Family Dinner is Sacred

Eating dinner together is something that my husband and I have always done. We ate dinner together long before we were married, and even, I'm sorry to say, long before I was a good cook. Even when the food was bad, or wasn't homemade, we would carve out time to sit down, check in, and share a meal.

Back then, we did it without thinking about what it meant. It was something we did because it was something our families did--a tradition we wanted to carry out for the formation of our lives. As I got older, though, the meaning of family dinners became about so much more than just carrying on tradition, and I was reminded of this while watching Michael Pollan, author of Cooked (and lots of other awesome books) on Oprah's Super Soul Sunday.

Pollan talked about eating and how it's a sacred act. I truly believe in this. When you think about nourishing your body, and all the work it took to get those foods to your table, it really is an amazing journey. It's the reason so many people say "grace" before dinner (to give thanks), and generally people are thanking God for the food they are receiving. Why? Because it's a sacred act in many ways.

I believe this is one of the reasons that we have to be mindful of the ways our food is grown, the way animals are treated and how we are preparing the food. I see all of these things as part of my responsibility as a parent, but also as the person who shops for our home and prepares the food for everyone. I believe that way the food is grown is important. I want to feel thankful for the meat I am eating, and I don't want to feel that the animal's life was miserable or that the workers who were farming the vegetables were mistreated or taken advantage of.

I was reminded of this, responsibility and it was reinforced. I was also happy to be reminded about the power of the shared experience, in particular, when Pollan talked about sitting down for a meal with the people we love. That experience of being together is one that is so important.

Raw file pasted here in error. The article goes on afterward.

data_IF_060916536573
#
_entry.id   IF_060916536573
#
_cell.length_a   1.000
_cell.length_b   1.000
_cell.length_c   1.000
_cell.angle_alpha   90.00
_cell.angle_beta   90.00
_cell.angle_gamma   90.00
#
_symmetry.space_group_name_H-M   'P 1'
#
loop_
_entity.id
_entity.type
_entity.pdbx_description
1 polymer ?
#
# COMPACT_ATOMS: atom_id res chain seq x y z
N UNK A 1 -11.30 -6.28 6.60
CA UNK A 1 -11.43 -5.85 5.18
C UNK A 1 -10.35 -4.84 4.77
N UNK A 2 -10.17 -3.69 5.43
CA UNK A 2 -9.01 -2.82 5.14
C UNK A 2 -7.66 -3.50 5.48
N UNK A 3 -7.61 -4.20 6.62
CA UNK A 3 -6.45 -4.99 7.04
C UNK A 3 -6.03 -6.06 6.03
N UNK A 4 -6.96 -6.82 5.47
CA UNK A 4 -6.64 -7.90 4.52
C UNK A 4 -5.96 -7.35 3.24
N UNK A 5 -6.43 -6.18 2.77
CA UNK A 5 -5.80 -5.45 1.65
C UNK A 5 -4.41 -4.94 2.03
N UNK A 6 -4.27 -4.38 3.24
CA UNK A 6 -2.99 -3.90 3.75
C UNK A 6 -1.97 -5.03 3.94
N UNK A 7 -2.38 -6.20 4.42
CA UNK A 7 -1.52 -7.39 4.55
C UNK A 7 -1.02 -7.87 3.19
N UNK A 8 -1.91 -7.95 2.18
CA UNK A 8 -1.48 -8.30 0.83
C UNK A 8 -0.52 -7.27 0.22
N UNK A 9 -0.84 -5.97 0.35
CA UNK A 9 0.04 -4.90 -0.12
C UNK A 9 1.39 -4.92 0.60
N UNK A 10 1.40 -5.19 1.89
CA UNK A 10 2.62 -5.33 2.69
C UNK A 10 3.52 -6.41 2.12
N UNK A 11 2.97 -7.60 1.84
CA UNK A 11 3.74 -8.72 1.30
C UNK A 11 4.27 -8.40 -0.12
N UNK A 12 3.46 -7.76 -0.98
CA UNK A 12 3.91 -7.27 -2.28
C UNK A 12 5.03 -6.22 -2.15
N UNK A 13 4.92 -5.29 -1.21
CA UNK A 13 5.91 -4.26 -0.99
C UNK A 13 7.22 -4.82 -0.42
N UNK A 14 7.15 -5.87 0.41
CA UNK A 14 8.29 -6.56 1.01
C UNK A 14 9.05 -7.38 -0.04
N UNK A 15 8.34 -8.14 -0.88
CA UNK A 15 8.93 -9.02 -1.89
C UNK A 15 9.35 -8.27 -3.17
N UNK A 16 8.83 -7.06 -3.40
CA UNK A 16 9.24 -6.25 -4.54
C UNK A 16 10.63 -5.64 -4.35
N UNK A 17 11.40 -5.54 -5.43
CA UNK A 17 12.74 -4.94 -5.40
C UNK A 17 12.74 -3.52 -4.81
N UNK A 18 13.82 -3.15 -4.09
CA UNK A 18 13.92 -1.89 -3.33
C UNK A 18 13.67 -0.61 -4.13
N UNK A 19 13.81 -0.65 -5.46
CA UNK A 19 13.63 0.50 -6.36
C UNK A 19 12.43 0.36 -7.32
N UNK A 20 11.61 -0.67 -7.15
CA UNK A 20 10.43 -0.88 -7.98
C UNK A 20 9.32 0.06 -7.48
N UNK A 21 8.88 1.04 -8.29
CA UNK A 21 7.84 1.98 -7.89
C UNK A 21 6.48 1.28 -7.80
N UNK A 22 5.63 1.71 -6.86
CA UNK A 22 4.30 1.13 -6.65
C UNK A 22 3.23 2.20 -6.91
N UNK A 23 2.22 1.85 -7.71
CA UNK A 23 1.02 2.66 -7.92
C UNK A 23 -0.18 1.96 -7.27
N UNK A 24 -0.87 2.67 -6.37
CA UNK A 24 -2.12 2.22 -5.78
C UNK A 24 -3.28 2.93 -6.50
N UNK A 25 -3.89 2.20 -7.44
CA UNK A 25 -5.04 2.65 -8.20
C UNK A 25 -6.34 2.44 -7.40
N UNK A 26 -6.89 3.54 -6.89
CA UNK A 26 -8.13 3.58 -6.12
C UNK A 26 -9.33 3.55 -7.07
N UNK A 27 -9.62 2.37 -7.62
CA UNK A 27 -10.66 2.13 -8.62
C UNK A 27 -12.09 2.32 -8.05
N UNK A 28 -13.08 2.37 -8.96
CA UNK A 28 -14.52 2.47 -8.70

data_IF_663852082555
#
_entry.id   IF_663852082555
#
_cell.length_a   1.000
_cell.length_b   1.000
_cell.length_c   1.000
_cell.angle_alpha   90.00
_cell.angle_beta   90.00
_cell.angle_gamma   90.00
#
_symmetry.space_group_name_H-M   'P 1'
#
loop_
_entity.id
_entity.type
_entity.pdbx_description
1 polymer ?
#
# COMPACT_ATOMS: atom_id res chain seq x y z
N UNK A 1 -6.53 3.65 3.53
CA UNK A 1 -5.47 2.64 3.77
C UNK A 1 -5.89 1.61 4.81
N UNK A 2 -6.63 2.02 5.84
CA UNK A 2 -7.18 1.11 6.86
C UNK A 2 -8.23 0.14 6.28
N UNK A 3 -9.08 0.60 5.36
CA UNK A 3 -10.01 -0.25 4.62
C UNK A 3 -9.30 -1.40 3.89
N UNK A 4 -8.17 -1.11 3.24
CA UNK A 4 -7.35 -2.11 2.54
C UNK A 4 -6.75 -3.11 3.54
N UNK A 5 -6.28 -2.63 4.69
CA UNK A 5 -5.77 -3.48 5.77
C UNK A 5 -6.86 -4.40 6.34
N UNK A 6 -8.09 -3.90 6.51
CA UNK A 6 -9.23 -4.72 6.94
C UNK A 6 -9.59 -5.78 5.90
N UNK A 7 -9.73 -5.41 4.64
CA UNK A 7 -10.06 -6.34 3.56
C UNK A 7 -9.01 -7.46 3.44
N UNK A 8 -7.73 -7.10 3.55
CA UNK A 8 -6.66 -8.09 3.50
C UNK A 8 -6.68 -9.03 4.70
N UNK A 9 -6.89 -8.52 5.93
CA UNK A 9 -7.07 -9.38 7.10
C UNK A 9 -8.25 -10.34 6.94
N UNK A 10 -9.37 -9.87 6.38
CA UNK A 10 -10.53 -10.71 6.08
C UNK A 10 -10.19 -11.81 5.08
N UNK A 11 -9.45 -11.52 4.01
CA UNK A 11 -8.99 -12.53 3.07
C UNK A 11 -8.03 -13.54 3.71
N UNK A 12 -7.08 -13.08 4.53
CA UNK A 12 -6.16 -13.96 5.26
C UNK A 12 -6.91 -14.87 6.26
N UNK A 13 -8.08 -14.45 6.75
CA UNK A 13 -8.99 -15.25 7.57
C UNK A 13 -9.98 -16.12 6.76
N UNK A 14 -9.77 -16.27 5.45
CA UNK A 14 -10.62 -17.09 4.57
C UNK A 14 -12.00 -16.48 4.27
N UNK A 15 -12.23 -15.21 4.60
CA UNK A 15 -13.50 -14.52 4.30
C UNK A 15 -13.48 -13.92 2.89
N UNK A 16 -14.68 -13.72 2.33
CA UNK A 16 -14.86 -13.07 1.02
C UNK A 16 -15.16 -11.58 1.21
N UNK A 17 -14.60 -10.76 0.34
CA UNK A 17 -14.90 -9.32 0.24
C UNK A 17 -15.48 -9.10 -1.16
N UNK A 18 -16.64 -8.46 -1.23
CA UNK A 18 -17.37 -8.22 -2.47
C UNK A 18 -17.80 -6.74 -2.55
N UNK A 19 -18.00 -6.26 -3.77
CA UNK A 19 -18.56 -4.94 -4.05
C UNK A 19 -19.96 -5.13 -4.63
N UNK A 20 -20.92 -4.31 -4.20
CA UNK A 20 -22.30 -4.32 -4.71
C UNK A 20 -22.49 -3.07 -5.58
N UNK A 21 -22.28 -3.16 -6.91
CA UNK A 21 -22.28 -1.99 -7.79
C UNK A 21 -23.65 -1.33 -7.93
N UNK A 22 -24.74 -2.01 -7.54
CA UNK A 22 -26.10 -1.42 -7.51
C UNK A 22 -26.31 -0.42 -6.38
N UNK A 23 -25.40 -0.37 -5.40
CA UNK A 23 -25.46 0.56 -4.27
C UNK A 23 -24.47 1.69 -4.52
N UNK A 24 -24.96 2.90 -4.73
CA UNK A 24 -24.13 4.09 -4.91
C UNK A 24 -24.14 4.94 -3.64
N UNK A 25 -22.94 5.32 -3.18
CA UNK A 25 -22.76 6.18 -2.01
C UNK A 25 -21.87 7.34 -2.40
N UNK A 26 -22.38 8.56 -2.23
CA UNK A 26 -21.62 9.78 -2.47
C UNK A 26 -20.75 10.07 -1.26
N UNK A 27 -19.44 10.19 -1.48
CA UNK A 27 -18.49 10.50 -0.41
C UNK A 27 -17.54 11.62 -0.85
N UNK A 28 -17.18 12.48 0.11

Sometimes, especially being home with my child so much, I wonder what the heck I've done all day. But when we all sit down together and share a meal I've spent time preparing, and we all enjoy the meal, I feel so good deep down. I feel accomplished (not only that I survived the day with a toddler) but that I made something that nourished my family, and we spent time enjoying it together.

When I think of all these concepts in unison, pulling together a dinner is really a symphony. There are so many different elements at play from the way the food was grown, to where it was purchased, to how it's prepared and finally the way in which we eat it together. All of these things collide at the dinner table, and so I really do see it as one of the most important things we do together each day.

Family dinner is sacred. It's part of the way we are bringing up our daughter, and it's not just about the sitting down, but everything that happens in the world to get us to the table with nourishing, healthy and ethical food.

I wanted to take a moment to appreciate all of this, but also to urge others to take part in sharing a family meal at least once a day if you don't already. But I would also like to hear about how my readers are being responsible consumers. What's one (or two or more) things that you do to be a responsible eater?

For us, probably one of the largest that we participate in is being responsible carnivores. We eat a lot of venison, and only antibiotic, hormone free chicken that has been raised responsibly. (That's pretty much the only meat we're currently eating, aside from the occasional fish, which is usually salmon.) What about you? Let's discuss and share in the comments section below!

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